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(Courtesy of the Phillips Family )

To number our days—teach us, and we will bring a heart of wisdom. (Psalm 90:12)

My father lived a life of heshbon: accounting and accountability. A carefully handwritten expense log of a family road trip to Maine and Nova Scotia in 1968 shows daily entries for mileage, destinations, meals, lodging, venue admissions, and the like, with running totals weaving back and forth between currencies. Dad “numbered our days” to keep us all on track financially.

Characteristic of their generation, my parents wanted to shield their children from the hardships they experienced during the Great Depression and World War II. It wasn’t easy for him to talk about it, but I think my father wanted to build a wall of money around us to protect us from the vicissitudes of life. He believed charity began at home—and, for the most part, he thought it should stay there.

With the greater economic security that many Jews of my generation took for granted, I was mostly oblivious to heshbon until my mid-30s. I volunteered or took lower-paying work for a range of worthy causes, giving away much of my time but very little of my modest income. I didn’t save for the future, and I didn’t understand my father’s financial preoccupations.

It wasn’t until I experienced a painfully rocky resettlement back in New York City after five years in Israel that I realized I needed to develop a different relationship with money. I discovered why “balance” is a central accounting concept—and how the money stories we carry with us from our families, consciously or unconsciously, always affect our bottom line.

According to a recent Gallup poll, less than one-third of American adults track their income and expenditures on a regular itemized basis, as my father did. Yet heshbon represents a discipline practiced across cultures, regardless of the general economy or particular circumstances. Beyond family budgeting, it’s an essential tool for guiding decisions about how much we give to others.

We are moving through the Omer period, when Jews “number our days” through seven weeks from liberation (Passover) to revelation (Shavuot). There are traditional Omer contingencies for how to get back on track if we lose count. Now—not in December, with its last minute-charitable disbursements—is a perfect time to focus on heshbon, and especially on how the spiritual and the financial come together in tzedakah: giving toward justice, or “just-giving.”

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There’s a wealth of Torah in the tax returns we put away after April 15. “How America Gives,” a study conducted by The Chronicle of Philanthropy, offers an aggregated approximation by state, county, major city, and ZIP code of the percentage of income donated annually. That percentage is called a giving ratio, and a giving ratio of 10 percent is traditionally known as a tithe. Ancient rabbis derived 10 percent to 20 percent as tithing standards from biblical imperatives set forth in Leviticus and Deuteronomy and upheld in the book of Malachi.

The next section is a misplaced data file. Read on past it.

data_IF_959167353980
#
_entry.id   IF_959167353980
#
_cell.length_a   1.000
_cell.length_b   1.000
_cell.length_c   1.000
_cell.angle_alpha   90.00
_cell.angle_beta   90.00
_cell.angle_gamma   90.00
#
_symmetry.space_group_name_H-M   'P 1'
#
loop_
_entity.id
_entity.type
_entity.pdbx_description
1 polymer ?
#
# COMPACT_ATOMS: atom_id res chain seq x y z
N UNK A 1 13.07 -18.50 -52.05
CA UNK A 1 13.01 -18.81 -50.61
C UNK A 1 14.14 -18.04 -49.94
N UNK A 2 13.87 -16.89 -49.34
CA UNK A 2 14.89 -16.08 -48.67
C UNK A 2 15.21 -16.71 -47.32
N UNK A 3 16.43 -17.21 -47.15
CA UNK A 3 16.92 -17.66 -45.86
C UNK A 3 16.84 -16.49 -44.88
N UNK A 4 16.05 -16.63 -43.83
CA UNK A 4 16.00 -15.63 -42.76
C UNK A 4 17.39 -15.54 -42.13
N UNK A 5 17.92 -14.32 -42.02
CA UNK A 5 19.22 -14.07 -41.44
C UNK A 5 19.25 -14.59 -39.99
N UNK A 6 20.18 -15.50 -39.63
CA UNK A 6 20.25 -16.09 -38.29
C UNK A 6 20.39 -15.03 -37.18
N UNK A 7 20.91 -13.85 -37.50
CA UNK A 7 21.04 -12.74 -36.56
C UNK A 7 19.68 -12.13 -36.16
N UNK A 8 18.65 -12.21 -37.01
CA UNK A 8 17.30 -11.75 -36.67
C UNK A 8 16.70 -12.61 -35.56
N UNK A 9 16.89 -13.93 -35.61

In Malachi’s vision (3:8-10), which also informs Christian advocates of tithing, those who do not adequately share their abundance are robbing God, and God offers a stirring challenge in response. “Bring the entire tithe into the storehouse, that there be food in My house, and so test me in this—says the Eternal One of all forces—if I will not open the gates of heaven and pour upon you blessing without limit.”

Proportions—not absolute numbers—are the primary ethical challenges of just-giving. Percentage increments add up. As noted in the Talmud (Bava Batra 9b), “Just as each small metal scale joins into a great armor-plate, so with tzedakah each and every coin joins into a great heshbon.” The secret of this “great heshbon” is the ability to see all our expenditures in proportion, day by day.

The impact of Malachi’s challenge is reflected in the data. On the state level, the most generous giving ratios belong to Utah, with its Mormon majority, and to the southeastern Bible Belt. In more liberal areas, tithing is often dismissed for its associations with fundamentalism, conservative political agendas, and oligarchies of wealth.

Yet one of the most revelatory aspects of “How America Gives” holds true across the nation: the lower the income, the higher the giving ratio. Even in Utah, donors with incomes up to $25,000 are twice as generous—on a percentage basis—as those with six-figure incomes. (In my New York City ZIP code, donors with incomes up to $25,000 are four times as generous as those who earn six figures.)